Thing have been crazy lately, but I've found a bit of time to write, so I'll get right to it...
Series 7 is a film that was inspired by Cops of all things (the TV show that is, not actual cops). Not the stories or people in it, but the idea of reality TV. Cops was one of the first true reality TV shows (back in a bygone era, before eating the unspeakable and pointless challenges became the norm), taking footage from actual arrests to make up its narrative. But it was still a TV show. It still had a story to tell, and it was always willing to put that story above such simple concepts as "what actually happened". Editing is a powerful tool, and those that edited the footage had final say on what Cops was about.
The idea of manipulating reality to create stories is a huge part of what this movie is about. It is, essentially, the metaplot of the film. A more straightforward (but no less demented) story takes center stage, acting as the central framework that all this complex social commentary builds itself on. I'll get the core story out of the way:
In that wonderful time known as the "near future" (read: today, but some stuff is different), "The Contenders" is the most popular show on TV (not to be confused with "The Contender", an actual reality show from several years later, and completely unconnected to this film). In it, several people are randomly selected via a nationwide SSN-based lottery system, and they are placed in an"arena" where they compete (a small town in Connecticut in this case). They are given ID cards and a single gun. The last competitor alive wins entry into the next Series (winning 3 Series gets you freedom from ever having to compete in the show again). In this film, it is Series 7 of this show (thus the name), and the winner of the last two Series is a young pregnant woman named Dawn, hoping to win this final competition in order to secure freedom for herself in order to raise her child.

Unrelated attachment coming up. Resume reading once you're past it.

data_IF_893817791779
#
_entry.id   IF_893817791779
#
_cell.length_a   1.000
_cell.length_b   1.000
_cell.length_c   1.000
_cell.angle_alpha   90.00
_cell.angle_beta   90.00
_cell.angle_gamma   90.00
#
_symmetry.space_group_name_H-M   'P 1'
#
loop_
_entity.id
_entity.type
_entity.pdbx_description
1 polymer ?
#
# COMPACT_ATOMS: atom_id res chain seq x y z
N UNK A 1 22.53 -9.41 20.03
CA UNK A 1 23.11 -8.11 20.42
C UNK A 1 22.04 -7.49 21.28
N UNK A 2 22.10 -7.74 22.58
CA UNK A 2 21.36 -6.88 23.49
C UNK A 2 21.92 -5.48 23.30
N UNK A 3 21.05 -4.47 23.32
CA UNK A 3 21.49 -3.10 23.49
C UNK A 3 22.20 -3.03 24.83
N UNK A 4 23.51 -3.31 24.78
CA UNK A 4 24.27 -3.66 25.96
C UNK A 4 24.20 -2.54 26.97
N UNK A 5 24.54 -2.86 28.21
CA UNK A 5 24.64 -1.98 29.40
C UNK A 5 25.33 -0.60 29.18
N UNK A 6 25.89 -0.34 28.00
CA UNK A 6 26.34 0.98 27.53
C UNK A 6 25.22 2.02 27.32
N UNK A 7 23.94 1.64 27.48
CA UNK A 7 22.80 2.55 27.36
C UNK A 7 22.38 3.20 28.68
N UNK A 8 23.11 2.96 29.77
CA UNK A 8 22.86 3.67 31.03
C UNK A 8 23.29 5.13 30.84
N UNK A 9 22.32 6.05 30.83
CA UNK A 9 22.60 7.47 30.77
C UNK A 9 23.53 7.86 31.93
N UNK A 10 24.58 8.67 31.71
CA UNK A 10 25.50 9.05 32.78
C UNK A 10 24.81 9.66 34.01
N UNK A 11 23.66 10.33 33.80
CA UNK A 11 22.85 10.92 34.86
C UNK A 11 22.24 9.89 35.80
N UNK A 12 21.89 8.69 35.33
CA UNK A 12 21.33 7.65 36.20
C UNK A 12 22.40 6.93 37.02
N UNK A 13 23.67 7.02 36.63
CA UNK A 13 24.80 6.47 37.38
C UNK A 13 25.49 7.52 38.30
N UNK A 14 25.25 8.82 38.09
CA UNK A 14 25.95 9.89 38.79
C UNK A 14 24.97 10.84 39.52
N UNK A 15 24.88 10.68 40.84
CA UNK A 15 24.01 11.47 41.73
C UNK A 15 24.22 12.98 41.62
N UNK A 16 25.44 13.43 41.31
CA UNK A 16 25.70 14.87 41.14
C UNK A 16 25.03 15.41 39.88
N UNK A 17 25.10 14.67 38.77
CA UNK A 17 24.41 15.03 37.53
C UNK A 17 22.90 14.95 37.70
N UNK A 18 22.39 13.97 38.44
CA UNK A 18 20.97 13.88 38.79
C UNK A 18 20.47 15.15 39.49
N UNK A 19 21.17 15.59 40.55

The film exists as a marathon of episodes from Series 7 of The Contenders (3, to be exact), and gives a view of the competitors and the lengths they are willing to go through in order to win the game. I hesitate to describe any more of the movie, since it is filled with so many wonderful subtleties, strange moments, and twists that you'll never see coming (some involving that lovely metaplot I mentioned earlier). It is truly a classic, and worth many viewings.
And now for the obligatory rant. And be warned, this ones a biggie:
As it originally existed, reality TV was not a fundamentally bad thing. Cops was interesting, The Real World had some genuinely human moments that couldn't be captured any other way, and Road Rules even pulled something compelling out of the Reality Competition concept later beaten to quarks by Survivor. But here's where we reach the problem: Survivor. The first season of Survivor was not so bad. It was a good idea, passably executed, and resulted in some good TV. Then they did it again. And again. And again. I could write those last two words 30 more times and it still wouldn't feel like enough. By continuously returning to the same concept, Survivor killed itself. It was constantly trying to recapture things that viewers could experience simply by rewatching the first season. Sadly, this problem continued as other producers began learning all the wrong lessons from this concept. The Apprentice. The Batchelor. Hell's Kitchen. More than I care to count. All these shows were solid core concepts that vainly searched for unatainable relevance after their first seasons were over. This did not keep them from continuing to produce more of the same, however. And people keep watching constantly hoping that they will be able to somehow reclaim that lost magic that once existed when the idea was fresh and new, and not riddled with a thousand poorly-patched logic holes that ultimately reveal them for what they truly are: petty infighting masquerading as reasonable television.
I could go on much longer on this topic (I've yet to even mention American Idol, representing an entirely different format of reality show and an entirely different rant out of me), but I think that is unnecessary at this point (but trust me, I WILL get around to American Idol sonner or later).
Ultimately, I feel that Series 7 says everything about reality TV that reality TV iself can never say. It was conceived and released around the time that the first season of Survivor was released, but was still able to, at that early time, explore the dark side of reality television and the horrifying possibilities inherent when ethics are removed.